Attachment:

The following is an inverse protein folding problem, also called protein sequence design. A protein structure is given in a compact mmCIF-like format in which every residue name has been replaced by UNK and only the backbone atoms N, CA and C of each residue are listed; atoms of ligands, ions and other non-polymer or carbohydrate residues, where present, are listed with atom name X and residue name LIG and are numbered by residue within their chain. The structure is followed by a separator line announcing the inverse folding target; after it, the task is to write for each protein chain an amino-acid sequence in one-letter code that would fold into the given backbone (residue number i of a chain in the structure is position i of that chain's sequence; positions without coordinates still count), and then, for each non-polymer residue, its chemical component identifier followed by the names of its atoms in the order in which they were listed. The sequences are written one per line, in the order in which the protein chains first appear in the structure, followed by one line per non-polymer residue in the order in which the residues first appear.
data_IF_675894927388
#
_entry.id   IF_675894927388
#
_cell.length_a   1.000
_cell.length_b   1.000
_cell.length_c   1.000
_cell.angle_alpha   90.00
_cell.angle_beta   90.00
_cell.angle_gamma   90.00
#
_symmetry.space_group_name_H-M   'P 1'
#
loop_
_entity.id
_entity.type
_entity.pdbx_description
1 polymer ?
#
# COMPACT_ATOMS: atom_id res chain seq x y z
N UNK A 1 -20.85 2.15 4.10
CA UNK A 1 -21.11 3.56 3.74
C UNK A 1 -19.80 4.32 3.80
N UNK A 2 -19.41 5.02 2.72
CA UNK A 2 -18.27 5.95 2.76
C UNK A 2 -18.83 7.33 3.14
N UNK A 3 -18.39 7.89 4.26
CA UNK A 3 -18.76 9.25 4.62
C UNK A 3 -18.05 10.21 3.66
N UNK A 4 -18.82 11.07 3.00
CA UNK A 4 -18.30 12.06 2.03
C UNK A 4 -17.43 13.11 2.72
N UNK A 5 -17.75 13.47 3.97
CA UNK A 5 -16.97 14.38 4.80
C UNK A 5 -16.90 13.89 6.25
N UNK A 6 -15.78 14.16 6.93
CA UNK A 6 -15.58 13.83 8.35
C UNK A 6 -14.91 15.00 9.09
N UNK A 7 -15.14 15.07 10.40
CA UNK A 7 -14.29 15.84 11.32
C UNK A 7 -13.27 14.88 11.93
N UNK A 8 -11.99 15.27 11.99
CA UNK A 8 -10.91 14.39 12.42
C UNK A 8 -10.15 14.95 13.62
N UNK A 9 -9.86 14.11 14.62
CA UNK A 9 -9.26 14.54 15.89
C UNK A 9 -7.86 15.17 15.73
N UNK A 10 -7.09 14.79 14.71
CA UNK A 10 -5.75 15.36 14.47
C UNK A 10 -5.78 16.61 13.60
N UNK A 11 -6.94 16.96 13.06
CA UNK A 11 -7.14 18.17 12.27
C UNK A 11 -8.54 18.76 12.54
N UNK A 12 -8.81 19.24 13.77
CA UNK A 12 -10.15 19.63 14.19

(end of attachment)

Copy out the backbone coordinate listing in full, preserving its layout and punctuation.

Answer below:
The following is an inverse protein folding problem, also called protein sequence design. A protein structure is given in a compact mmCIF-like format in which every residue name has been replaced by UNK and only the backbone atoms N, CA and C of each residue are listed; atoms of ligands, ions and other non-polymer or carbohydrate residues, where present, are listed with atom name X and residue name LIG and are numbered by residue within their chain. The structure is followed by a separator line announcing the inverse folding target; after it, the task is to write for each protein chain an amino-acid sequence in one-letter code that would fold into the given backbone (residue number i of a chain in the structure is position i of that chain's sequence; positions without coordinates still count), and then, for each non-polymer residue, its chemical component identifier followed by the names of its atoms in the order in which they were listed. The sequences are written one per line, in the order in which the protein chains first appear in the structure, followed by one line per non-polymer residue in the order in which the residues first appear.
data_IF_675894927388
#
_entry.id   IF_675894927388
#
_cell.length_a   1.000
_cell.length_b   1.000
_cell.length_c   1.000
_cell.angle_alpha   90.00
_cell.angle_beta   90.00
_cell.angle_gamma   90.00
#
_symmetry.space_group_name_H-M   'P 1'
#
loop_
_entity.id
_entity.type
_entity.pdbx_description
1 polymer ?
#
# COMPACT_ATOMS: atom_id res chain seq x y z
N UNK A 1 -20.85 2.15 4.10
CA UNK A 1 -21.11 3.56 3.74
C UNK A 1 -19.80 4.32 3.80
N UNK A 2 -19.41 5.02 2.72
CA UNK A 2 -18.27 5.95 2.76
C UNK A 2 -18.83 7.33 3.14
N UNK A 3 -18.39 7.89 4.26
CA UNK A 3 -18.76 9.25 4.62
C UNK A 3 -18.05 10.21 3.66
N UNK A 4 -18.82 11.07 3.00
CA UNK A 4 -18.30 12.06 2.03
C UNK A 4 -17.43 13.11 2.72
N UNK A 5 -17.75 13.47 3.97
CA UNK A 5 -16.97 14.38 4.80
C UNK A 5 -16.90 13.89 6.25
N UNK A 6 -15.78 14.16 6.93
CA UNK A 6 -15.58 13.83 8.35
C UNK A 6 -14.91 15.00 9.09
N UNK A 7 -15.14 15.07 10.40
CA UNK A 7 -14.29 15.84 11.32
C UNK A 7 -13.27 14.88 11.93
N UNK A 8 -11.99 15.27 11.99
CA UNK A 8 -10.91 14.39 12.42
C UNK A 8 -10.15 14.95 13.62
N UNK A 9 -9.86 14.11 14.62
CA UNK A 9 -9.26 14.54 15.89
C UNK A 9 -7.86 15.17 15.73
N UNK A 10 -7.09 14.79 14.71
CA UNK A 10 -5.75 15.36 14.47
C UNK A 10 -5.78 16.61 13.60
N UNK A 11 -6.94 16.96 13.06
CA UNK A 11 -7.14 18.17 12.27
C UNK A 11 -8.54 18.76 12.54
N UNK A 12 -8.81 19.24 13.77
CA UNK A 12 -10.15 19.63 14.19